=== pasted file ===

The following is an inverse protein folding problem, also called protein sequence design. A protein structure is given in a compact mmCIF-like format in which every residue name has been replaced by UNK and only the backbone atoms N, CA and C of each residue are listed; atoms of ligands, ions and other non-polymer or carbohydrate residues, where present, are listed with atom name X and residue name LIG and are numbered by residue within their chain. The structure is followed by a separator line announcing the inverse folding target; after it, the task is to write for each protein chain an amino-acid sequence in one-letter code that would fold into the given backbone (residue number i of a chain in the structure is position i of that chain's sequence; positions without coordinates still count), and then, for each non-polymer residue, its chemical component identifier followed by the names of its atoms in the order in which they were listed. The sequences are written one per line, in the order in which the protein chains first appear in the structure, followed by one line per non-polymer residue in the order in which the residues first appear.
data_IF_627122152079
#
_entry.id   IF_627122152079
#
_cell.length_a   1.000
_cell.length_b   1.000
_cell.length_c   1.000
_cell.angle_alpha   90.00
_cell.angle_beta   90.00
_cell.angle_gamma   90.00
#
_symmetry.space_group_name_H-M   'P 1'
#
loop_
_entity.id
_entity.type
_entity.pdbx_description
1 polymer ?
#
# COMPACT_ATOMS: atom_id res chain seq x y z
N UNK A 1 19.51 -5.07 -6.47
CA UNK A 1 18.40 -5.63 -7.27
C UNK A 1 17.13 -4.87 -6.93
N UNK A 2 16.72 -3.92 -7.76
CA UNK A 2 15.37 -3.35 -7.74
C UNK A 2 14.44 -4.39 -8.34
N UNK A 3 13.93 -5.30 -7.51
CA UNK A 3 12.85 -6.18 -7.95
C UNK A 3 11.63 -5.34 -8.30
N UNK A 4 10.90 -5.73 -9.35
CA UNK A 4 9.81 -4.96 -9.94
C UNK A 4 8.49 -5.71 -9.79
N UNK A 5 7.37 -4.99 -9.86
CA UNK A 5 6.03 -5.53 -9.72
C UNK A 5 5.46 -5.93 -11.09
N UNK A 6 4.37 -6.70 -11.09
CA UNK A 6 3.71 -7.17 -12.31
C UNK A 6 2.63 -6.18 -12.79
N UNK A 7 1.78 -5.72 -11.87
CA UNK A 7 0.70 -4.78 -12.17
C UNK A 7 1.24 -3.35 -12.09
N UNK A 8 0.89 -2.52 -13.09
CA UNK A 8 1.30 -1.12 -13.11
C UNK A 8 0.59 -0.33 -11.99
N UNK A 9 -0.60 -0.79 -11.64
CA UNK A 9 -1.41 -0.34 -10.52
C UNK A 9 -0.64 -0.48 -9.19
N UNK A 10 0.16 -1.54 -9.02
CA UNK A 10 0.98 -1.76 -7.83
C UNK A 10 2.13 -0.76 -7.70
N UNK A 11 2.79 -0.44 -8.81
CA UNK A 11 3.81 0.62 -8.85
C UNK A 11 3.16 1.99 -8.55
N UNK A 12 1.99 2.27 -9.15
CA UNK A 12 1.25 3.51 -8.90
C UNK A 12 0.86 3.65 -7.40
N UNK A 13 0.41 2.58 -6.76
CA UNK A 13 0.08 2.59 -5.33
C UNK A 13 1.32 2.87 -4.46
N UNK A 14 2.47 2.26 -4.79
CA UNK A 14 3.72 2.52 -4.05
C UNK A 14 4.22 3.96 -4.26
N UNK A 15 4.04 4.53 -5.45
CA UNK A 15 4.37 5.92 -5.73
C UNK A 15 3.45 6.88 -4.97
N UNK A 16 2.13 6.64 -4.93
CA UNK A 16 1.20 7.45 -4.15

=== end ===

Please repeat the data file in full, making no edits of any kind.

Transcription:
The following is an inverse protein folding problem, also called protein sequence design. A protein structure is given in a compact mmCIF-like format in which every residue name has been replaced by UNK and only the backbone atoms N, CA and C of each residue are listed; atoms of ligands, ions and other non-polymer or carbohydrate residues, where present, are listed with atom name X and residue name LIG and are numbered by residue within their chain. The structure is followed by a separator line announcing the inverse folding target; after it, the task is to write for each protein chain an amino-acid sequence in one-letter code that would fold into the given backbone (residue number i of a chain in the structure is position i of that chain's sequence; positions without coordinates still count), and then, for each non-polymer residue, its chemical component identifier followed by the names of its atoms in the order in which they were listed. The sequences are written one per line, in the order in which the protein chains first appear in the structure, followed by one line per non-polymer residue in the order in which the residues first appear.
data_IF_627122152079
#
_entry.id   IF_627122152079
#
_cell.length_a   1.000
_cell.length_b   1.000
_cell.length_c   1.000
_cell.angle_alpha   90.00
_cell.angle_beta   90.00
_cell.angle_gamma   90.00
#
_symmetry.space_group_name_H-M   'P 1'
#
loop_
_entity.id
_entity.type
_entity.pdbx_description
1 polymer ?
#
# COMPACT_ATOMS: atom_id res chain seq x y z
N UNK A 1 19.51 -5.07 -6.47
CA UNK A 1 18.40 -5.63 -7.27
C UNK A 1 17.13 -4.87 -6.93
N UNK A 2 16.72 -3.92 -7.76
CA UNK A 2 15.37 -3.35 -7.74
C UNK A 2 14.44 -4.39 -8.34
N UNK A 3 13.93 -5.30 -7.51
CA UNK A 3 12.85 -6.18 -7.95
C UNK A 3 11.63 -5.34 -8.30
N UNK A 4 10.90 -5.73 -9.35
CA UNK A 4 9.81 -4.96 -9.94
C UNK A 4 8.49 -5.71 -9.79
N UNK A 5 7.37 -4.99 -9.86
CA UNK A 5 6.03 -5.53 -9.72
C UNK A 5 5.46 -5.93 -11.09
N UNK A 6 4.37 -6.70 -11.09
CA UNK A 6 3.71 -7.17 -12.31
C UNK A 6 2.63 -6.18 -12.79
N UNK A 7 1.78 -5.72 -11.87
CA UNK A 7 0.70 -4.78 -12.17
C UNK A 7 1.24 -3.35 -12.09
N UNK A 8 0.89 -2.52 -13.09
CA UNK A 8 1.30 -1.12 -13.11
C UNK A 8 0.59 -0.33 -11.99
N UNK A 9 -0.60 -0.79 -11.64
CA UNK A 9 -1.41 -0.34 -10.52
C UNK A 9 -0.64 -0.48 -9.19
N UNK A 10 0.16 -1.54 -9.02
CA UNK A 10 0.98 -1.76 -7.83
C UNK A 10 2.13 -0.76 -7.70
N UNK A 11 2.79 -0.44 -8.81
CA UNK A 11 3.81 0.62 -8.85
C UNK A 11 3.16 1.99 -8.55
N UNK A 12 1.99 2.27 -9.15
CA UNK A 12 1.25 3.51 -8.90
C UNK A 12 0.86 3.65 -7.40
N UNK A 13 0.41 2.58 -6.76
CA UNK A 13 0.08 2.59 -5.33
C UNK A 13 1.32 2.87 -4.46
N UNK A 14 2.47 2.26 -4.79
CA UNK A 14 3.72 2.52 -4.05
C UNK A 14 4.22 3.96 -4.26
N UNK A 15 4.04 4.53 -5.45
CA UNK A 15 4.37 5.92 -5.73
C UNK A 15 3.45 6.88 -4.97
N UNK A 16 2.13 6.64 -4.93
CA UNK A 16 1.20 7.45 -4.15